Some are deluged with too many Teddy bears. Others have to turn visitors away.
It’s that time of year when children’s hospitals are overwhelmed with gifts — and calls from people who’d like to deliver them personally. This holiday season, hospital officials say new federal privacy regulations and a particularly nasty flu bug have made it even tougher to fulfill all the requests they get.
Seventh-grader Robin Krawchuk ran into the strict rules when she asked to deliver toys to patients at Children’s Hospital of Wisconsin, where she was a leukemia patient several years ago.
Young donor rebuffed
“I wanted to do it to repay people that did it for me,” says the 13-year-old girl. “And it’s fun, talking to the kids and seeing them — and just walking in there with a big bag of toys.”
The hospital’s staff compromised by having her deliver the toys to their lobby.
“The girl did a nice thing,” says Jackie Gauger, spokeswoman for Children’s Hospital of Wisconsin in suburban Milwaukee.
“But the reality is most kids, when they’re in the hospital these days, are really sick. So a visit by someone they don’t know — even if it’s a kid who went through something similar in the past — they don’t necessarily think that’s a neat thing.”
Many hospitals staffs say the same.
“A lot of people — their heart is in the right place,” says Troy Pinkney-Ragsdale, director of child life at Children’s Hospital at Montefiore in the Bronx, N.Y.
But timing is part of the problem, she says. It’s just too busy now. “This is not the only time of year,” she says. “The rest of the year, we would love to accommodate them.”
Her hospital already had tightened its visitation policies before the implementation of the Health Insurance Portability and Accountability Act, or HIPAA, federal health care privacy laws that went into effect in April.
Strict rules for visitors
Visitors there, other than family members, are limited to one group a day; are told not to question children about their health; and are not allowed to visit if they have cold or flu symptoms.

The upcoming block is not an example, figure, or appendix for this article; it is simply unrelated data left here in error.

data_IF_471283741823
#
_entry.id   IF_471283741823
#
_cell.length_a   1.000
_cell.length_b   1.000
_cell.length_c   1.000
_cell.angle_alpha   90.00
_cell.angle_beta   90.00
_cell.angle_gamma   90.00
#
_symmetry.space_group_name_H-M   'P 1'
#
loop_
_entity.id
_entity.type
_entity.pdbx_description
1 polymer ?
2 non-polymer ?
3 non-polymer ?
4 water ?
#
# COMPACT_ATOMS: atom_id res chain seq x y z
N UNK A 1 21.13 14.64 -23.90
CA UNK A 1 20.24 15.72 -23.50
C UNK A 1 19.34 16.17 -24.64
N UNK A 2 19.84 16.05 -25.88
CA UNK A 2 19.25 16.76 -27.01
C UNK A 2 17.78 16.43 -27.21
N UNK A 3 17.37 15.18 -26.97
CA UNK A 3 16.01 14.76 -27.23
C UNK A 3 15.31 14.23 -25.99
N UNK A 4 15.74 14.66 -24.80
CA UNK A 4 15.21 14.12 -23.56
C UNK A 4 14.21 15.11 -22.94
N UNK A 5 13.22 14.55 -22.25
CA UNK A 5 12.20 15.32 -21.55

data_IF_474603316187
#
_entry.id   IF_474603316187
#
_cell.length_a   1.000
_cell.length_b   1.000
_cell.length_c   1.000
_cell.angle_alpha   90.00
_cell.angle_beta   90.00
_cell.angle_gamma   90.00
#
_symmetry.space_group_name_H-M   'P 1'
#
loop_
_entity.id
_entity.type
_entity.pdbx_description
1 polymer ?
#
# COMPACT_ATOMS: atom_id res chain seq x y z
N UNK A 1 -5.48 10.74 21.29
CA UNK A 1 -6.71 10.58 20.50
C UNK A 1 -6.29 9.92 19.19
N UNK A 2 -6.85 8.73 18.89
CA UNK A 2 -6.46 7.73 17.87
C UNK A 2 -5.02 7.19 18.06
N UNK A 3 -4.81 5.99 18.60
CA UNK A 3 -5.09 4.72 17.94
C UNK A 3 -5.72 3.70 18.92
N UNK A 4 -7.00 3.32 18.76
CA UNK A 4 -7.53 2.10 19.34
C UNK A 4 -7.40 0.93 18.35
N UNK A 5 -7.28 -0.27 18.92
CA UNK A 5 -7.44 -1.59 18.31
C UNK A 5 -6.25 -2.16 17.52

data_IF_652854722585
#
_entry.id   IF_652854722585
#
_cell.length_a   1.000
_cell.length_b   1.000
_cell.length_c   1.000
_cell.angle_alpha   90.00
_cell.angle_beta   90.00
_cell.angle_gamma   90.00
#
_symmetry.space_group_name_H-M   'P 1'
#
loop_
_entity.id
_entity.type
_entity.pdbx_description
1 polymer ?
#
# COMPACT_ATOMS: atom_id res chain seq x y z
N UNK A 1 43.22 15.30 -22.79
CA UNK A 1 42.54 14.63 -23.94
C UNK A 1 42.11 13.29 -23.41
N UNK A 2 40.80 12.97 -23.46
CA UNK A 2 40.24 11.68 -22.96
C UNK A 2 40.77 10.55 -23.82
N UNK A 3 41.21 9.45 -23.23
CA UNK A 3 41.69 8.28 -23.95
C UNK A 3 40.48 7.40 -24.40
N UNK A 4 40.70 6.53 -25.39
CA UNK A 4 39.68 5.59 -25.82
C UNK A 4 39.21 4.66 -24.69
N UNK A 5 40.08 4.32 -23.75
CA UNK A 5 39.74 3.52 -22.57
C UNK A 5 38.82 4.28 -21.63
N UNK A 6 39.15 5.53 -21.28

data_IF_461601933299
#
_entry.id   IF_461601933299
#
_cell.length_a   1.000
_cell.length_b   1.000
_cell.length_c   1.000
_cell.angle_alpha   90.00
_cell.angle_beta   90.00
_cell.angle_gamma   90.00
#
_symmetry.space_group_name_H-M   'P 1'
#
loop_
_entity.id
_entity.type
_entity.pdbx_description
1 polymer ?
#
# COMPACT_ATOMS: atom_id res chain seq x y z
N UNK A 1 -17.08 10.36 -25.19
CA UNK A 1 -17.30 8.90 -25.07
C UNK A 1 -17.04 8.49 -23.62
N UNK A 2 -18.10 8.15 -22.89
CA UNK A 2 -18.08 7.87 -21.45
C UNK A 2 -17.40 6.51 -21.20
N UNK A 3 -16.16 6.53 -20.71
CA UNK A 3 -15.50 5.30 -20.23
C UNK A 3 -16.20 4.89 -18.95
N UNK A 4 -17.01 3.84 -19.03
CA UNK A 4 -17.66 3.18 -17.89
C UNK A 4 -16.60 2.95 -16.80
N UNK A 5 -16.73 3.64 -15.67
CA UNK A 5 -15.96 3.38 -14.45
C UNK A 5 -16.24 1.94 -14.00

Other children’s hospitals don’t allow strangers to visit patient floors and some also have limited carolers to lobbies or common areas.
While it depends on how each hospital administration interprets the HIPAA regulations, many say that the new laws — and the potentially deadly flu season — have helped visitors understand their rules.
“It’s kind of given us a leg to stand on,” says Katie Lawhead, child life specialist and coordinator of community donations at the Medical College of Georgia-Children’s Medical Center in Augusta, Ga.
Even so, hospital staffs are taken aback by some requests from gift-givers.
“Some people say ’I want only the cancer children who are bald.’ And I say, ’There are lots of kids who still want a present,”’ says Eileen Andrade, child life director at University Children’s Hospital in Orange, Calif. “In my opinion, sometimes it’s about someone trying to fill their needs and not the child’s.”
Spreading cheer throughout the year
She and others appreciate the gift donations they get — and often distribute them throughout the year.
But they say there are ways people could help even more.
For one, children’s hospitals often have a shortage of gifts for babies and teens. It’s also best, they say, if the gifts are new and in their original package.
Meanwhile, Andrade says she gets many requests from teens looking to fulfill their school’s volunteer requirements.
This year, she says one group of high-schoolers is assembling bags of stocking stuffers for young patients — and having a bake sale at school to raise money to purchase the items.
Some hospitals encourage groups to do activities with young patients who are feeling up for it, rather than buying gifts.
This week, for instance, health teacher Tammy Torres took about 20 students from Murry Bergtraum High School in Manhattan to Children’s Hospital at Montefiore. They made holiday cards with older children and sang with younger kids.
‘It made me feel better’
“I remember when I was in the hospital when I was younger,” says 14-year-old Stephanie Alicea, one of the students. “They had little parties — and it made me feel better.”
Back in Wisconsin, Krawchuk went to the local newspaper to make her case to deliver the toys to the children’s hospital. The story spread across the state — and hundreds more people donated toys to her cause.
She and her family have been spreading the wealth at a second hospital near their home and to needy families.
“It’s our Christmas,” says her mom, Lynette Uttech. “It’s basically what we do over the holidays.”